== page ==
Q: What happened to the Western series "Hell on Wheels"?
A: Nothing happened to it; "Hell on Wheels" is simply between seasons. The show returns for a new season on Saturday, Aug. 3.
Q: What has happened to "Sullivan & Son," set in Pittsburgh? It was supposed to return for a second season.
A: And it will, on June 13. Nine months between seasons is not unusual for a cable show.
Q: When will "Will & Grace" be shown on commercial (reception) TV again? They were the funniest comedies ever, so well done.
A: Typically, shows air in reruns on broadcast, then move on to cable and now they move on again to nostalgia channels like MeTV before disappearing altogether. "Will & Grace" is on Lifetime, but will likely move on to a channel like MeTV at some point, but I don't know when that will be.
Q: I've noticed that NBC's comedies often have the actors say what appears to be a curse word, with a bleeping of the dialogue and pixels over their face. I've seen it on "Harry's Law," "Go On" and "1600 Penn." Have you noticed it? Is it done to make the shows edgier? What's your opinion?
A: I have noticed it some, but haven't really given it much thought. It probably is a way to try to compete with the more permissive atmosphere of cable, but I think it can also be a comedic device: Sometimes not knowing exactly what curse words are being said -- allowing your brain to fill in the blank, perhaps more outrageously -- is funnier than actually hearing the word.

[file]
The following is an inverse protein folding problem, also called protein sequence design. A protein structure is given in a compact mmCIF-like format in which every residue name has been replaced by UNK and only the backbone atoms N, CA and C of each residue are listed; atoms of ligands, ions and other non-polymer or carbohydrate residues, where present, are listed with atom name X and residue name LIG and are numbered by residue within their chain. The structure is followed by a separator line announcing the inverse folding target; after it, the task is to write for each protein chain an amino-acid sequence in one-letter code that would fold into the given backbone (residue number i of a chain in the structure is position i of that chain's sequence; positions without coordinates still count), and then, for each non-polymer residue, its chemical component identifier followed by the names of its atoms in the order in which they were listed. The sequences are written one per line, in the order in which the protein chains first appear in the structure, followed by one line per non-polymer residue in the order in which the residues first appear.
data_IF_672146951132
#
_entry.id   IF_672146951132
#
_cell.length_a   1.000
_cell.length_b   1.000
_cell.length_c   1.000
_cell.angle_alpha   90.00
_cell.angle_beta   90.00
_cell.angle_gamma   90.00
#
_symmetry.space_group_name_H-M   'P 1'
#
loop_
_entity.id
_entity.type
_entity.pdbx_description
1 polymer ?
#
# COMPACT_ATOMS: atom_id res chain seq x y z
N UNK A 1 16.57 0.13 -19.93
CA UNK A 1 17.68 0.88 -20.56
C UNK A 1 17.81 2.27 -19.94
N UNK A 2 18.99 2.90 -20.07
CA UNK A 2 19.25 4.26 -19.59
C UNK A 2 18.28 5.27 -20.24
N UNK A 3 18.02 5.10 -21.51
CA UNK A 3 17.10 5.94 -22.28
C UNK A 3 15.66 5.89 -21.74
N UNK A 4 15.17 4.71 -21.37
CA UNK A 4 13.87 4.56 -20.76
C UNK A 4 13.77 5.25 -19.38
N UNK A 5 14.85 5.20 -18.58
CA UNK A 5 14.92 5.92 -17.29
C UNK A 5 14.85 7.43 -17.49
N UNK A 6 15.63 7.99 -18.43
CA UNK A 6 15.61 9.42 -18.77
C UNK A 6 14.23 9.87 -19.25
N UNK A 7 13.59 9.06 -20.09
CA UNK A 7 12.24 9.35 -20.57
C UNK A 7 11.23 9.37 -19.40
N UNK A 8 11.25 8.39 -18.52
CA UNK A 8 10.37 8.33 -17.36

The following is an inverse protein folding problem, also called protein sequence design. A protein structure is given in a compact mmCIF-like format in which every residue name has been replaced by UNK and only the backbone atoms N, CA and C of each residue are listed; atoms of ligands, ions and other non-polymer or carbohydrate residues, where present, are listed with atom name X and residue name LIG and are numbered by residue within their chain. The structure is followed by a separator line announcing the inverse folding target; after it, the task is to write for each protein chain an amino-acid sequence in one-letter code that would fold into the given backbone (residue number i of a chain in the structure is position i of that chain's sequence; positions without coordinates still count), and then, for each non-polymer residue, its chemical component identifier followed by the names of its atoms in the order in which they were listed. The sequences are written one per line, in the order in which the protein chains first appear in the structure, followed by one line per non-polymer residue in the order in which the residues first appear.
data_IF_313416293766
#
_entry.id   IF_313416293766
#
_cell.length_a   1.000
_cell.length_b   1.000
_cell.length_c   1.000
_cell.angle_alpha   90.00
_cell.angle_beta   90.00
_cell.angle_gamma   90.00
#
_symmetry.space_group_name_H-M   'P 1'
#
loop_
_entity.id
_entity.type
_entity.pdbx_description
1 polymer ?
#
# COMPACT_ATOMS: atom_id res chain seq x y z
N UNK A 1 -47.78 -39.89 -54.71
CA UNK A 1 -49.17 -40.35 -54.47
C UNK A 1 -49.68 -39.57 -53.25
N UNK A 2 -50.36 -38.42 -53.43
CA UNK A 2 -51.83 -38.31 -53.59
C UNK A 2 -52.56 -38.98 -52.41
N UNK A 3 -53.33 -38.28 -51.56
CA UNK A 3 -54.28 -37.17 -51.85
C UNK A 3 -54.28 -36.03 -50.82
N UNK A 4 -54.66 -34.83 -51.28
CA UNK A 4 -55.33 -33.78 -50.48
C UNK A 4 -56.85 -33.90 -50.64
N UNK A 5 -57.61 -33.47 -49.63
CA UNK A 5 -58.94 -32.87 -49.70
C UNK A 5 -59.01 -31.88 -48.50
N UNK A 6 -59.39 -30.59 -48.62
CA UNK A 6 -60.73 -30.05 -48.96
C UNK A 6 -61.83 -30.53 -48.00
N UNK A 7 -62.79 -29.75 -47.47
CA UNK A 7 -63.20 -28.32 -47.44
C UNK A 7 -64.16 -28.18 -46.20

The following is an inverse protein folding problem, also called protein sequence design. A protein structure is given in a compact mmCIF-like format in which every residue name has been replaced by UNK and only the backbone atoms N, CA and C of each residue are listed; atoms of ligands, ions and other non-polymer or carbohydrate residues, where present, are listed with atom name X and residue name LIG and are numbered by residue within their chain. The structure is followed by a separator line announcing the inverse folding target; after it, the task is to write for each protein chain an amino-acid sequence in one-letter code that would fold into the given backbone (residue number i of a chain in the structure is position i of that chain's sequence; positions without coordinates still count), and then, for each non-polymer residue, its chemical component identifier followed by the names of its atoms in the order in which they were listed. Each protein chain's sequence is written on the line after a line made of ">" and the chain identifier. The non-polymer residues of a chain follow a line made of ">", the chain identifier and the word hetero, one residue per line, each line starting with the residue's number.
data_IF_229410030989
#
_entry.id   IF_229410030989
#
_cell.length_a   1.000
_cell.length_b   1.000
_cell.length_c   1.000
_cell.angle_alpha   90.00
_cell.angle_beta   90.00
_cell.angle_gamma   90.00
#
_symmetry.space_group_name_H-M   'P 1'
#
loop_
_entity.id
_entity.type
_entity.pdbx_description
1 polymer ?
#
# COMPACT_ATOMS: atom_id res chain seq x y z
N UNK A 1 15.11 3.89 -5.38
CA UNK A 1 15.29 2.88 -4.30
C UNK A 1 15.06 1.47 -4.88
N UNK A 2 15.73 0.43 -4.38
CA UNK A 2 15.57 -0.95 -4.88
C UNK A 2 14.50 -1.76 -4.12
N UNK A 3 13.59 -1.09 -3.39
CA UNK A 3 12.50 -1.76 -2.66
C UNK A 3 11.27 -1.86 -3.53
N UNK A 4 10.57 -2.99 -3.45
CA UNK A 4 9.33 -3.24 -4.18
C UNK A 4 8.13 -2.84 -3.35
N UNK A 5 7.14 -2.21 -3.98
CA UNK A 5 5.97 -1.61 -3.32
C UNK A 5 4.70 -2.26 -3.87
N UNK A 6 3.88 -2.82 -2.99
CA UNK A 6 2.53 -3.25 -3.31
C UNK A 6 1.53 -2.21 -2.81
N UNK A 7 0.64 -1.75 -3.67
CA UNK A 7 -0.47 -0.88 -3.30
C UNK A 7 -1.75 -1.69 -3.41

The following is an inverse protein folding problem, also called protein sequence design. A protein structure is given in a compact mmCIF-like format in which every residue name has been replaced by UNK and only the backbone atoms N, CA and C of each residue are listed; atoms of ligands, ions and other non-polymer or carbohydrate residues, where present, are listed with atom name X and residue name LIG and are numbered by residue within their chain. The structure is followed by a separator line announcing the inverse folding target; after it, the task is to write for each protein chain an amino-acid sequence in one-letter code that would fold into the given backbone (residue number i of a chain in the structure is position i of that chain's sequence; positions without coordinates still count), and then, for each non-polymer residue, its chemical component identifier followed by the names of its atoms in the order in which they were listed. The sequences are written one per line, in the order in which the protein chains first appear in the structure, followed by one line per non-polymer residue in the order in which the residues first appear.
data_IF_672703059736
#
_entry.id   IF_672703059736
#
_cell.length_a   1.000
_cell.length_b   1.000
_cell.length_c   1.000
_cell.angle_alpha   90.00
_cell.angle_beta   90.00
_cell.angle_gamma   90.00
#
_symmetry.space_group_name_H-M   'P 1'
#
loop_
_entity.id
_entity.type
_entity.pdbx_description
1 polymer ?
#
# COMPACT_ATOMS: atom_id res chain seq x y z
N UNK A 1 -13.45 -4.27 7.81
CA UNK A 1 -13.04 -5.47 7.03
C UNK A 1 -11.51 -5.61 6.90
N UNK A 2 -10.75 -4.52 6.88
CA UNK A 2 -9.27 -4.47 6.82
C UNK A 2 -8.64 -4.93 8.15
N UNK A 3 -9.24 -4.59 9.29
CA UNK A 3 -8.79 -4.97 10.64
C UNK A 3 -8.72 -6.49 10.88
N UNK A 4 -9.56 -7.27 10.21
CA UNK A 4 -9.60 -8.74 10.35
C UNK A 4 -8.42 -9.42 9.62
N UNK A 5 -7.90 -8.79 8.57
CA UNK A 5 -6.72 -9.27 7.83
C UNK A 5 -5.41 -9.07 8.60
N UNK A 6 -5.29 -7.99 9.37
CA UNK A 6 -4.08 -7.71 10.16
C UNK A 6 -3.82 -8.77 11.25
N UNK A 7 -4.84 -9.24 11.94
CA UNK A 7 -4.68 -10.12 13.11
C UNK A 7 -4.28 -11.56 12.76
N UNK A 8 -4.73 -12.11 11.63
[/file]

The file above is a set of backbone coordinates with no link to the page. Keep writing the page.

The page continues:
Q: What's up with the History Channel? I once checked out its many offerings on historical moments and enjoyed most of them. Recently it has been feeding us little more than a series of "Pawn Stars" stuff. It has become unwatchable.
A: First the network changed its name -- now it's just History (no Channel) -- and has begun to branch out into non-history programming like "Pawn Stars" and scripted shows such as "The Bible" and "Vikings." This tends to happen to all cable networks as they mature, they move away from their original, more-narrow, niche programming in favor of broader offerings.
Q: I was under the impression that the networks were supposed to begin controlling the audio volume of commercials this year. It doesn't seem that anything has changed, as the commercials are just as loud as they have been -- or louder. Is there legislation or Federal Communications Commission rules that are in effect to combat the commercial noise?
A: The CALM Act went into effect in December, but I still hear many complaints from viewers about sound volume on TV ads. But here's the problem: Unless viewers at home have equipment to measure sound level, then it's just in the ear of the individual listener and not a complaint that can be quantified.